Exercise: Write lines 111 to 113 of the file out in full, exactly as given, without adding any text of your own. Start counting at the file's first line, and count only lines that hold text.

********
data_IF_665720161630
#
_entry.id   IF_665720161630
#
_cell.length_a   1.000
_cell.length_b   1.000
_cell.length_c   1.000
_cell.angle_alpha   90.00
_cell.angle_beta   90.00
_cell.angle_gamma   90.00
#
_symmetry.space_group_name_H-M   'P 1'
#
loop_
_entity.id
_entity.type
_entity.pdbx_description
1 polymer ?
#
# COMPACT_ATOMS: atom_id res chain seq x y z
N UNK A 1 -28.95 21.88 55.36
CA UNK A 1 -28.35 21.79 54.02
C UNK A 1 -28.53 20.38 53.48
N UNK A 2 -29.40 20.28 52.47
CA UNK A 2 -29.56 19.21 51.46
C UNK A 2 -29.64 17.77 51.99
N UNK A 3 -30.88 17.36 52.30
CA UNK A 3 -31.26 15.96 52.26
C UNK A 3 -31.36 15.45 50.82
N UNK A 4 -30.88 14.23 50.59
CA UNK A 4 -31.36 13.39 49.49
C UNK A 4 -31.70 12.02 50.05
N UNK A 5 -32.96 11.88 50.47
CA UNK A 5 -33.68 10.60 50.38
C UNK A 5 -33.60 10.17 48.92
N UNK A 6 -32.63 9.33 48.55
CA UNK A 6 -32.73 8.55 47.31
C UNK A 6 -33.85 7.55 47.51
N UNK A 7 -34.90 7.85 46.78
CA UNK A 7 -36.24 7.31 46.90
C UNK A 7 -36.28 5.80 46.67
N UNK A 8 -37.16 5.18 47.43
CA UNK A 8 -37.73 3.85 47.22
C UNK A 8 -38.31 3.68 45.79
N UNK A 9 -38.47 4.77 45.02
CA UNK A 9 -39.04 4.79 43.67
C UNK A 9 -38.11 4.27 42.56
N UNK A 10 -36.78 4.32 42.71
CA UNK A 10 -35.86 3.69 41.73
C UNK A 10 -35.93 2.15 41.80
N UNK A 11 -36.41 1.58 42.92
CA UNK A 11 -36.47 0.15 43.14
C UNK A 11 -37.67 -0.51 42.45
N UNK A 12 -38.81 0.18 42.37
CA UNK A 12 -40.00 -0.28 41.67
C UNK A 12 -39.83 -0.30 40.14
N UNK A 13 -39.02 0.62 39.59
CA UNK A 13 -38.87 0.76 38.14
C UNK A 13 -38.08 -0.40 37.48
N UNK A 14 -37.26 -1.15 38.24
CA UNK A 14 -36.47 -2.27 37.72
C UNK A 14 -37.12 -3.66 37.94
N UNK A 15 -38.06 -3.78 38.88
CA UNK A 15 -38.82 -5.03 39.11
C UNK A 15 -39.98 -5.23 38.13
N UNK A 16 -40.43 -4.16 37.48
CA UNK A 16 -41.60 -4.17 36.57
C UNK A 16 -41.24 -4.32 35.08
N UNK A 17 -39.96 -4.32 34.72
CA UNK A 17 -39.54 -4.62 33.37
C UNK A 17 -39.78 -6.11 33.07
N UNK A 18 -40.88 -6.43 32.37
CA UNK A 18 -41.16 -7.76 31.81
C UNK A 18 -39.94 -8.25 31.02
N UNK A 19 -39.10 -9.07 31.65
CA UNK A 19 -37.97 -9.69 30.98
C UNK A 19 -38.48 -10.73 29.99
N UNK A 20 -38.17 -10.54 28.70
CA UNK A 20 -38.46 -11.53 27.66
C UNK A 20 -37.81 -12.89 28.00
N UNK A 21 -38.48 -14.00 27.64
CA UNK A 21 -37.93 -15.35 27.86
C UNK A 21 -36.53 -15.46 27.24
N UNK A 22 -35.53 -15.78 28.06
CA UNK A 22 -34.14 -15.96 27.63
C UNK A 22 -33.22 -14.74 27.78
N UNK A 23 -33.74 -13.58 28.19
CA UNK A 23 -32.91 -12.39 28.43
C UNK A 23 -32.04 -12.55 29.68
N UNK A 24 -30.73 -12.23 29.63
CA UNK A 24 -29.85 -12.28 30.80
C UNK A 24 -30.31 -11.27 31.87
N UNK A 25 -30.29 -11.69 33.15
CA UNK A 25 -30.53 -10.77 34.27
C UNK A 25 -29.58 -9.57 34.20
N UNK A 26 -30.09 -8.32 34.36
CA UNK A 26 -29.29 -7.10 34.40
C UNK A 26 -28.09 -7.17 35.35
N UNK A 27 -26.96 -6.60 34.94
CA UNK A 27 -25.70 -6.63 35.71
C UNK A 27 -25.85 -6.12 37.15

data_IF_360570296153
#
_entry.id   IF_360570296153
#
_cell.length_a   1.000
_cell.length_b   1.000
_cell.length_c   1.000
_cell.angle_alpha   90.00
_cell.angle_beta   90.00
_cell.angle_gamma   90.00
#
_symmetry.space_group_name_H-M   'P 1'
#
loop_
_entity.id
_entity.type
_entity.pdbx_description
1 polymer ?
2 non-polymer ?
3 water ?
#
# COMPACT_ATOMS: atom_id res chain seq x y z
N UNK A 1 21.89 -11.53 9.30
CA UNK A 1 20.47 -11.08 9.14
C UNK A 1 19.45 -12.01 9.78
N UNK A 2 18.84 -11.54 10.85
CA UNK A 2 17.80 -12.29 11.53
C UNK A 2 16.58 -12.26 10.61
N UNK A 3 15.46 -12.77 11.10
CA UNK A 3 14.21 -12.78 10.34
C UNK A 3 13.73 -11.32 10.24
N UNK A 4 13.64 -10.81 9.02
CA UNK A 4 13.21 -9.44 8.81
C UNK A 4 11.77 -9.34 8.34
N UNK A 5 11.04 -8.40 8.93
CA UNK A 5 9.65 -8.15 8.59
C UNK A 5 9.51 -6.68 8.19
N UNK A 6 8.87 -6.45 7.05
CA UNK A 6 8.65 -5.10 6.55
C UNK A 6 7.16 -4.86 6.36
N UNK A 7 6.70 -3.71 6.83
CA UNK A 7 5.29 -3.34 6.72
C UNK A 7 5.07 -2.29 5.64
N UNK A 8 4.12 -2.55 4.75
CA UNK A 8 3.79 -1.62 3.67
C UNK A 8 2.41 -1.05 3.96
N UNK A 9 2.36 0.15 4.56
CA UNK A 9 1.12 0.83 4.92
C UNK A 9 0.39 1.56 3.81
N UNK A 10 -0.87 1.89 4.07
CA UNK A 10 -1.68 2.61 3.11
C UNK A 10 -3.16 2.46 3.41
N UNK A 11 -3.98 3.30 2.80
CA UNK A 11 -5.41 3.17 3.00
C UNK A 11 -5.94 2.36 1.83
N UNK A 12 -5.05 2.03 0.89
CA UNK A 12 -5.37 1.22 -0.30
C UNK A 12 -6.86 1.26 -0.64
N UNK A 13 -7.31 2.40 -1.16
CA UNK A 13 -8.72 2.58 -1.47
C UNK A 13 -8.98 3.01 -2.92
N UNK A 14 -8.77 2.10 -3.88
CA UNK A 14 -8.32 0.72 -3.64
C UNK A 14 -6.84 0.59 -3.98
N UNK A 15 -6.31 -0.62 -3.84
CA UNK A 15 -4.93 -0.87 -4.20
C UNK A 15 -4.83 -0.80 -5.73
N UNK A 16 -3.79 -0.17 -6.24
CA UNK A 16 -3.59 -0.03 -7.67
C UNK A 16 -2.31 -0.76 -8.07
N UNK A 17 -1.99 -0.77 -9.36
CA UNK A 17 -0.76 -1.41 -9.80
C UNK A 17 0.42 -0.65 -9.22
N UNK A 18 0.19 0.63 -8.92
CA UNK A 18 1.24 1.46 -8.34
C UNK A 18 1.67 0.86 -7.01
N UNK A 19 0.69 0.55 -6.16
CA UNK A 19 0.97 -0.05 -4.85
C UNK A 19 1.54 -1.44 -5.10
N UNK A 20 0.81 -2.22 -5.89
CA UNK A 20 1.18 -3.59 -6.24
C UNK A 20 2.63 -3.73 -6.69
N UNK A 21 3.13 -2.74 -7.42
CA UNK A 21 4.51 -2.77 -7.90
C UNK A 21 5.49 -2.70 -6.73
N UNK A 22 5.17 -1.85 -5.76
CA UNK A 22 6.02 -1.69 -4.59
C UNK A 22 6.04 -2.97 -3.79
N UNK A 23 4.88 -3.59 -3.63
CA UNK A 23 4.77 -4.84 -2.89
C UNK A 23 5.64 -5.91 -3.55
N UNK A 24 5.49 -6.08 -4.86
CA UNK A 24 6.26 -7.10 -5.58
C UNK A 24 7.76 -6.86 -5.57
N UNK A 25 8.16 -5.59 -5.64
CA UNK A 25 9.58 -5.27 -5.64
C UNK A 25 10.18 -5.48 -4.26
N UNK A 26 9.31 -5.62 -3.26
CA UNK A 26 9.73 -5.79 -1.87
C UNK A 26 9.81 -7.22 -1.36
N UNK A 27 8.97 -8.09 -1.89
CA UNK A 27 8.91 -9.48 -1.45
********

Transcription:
_cell.angle_gamma   90.00
#
_symmetry.space_group_name_H-M   'P 1'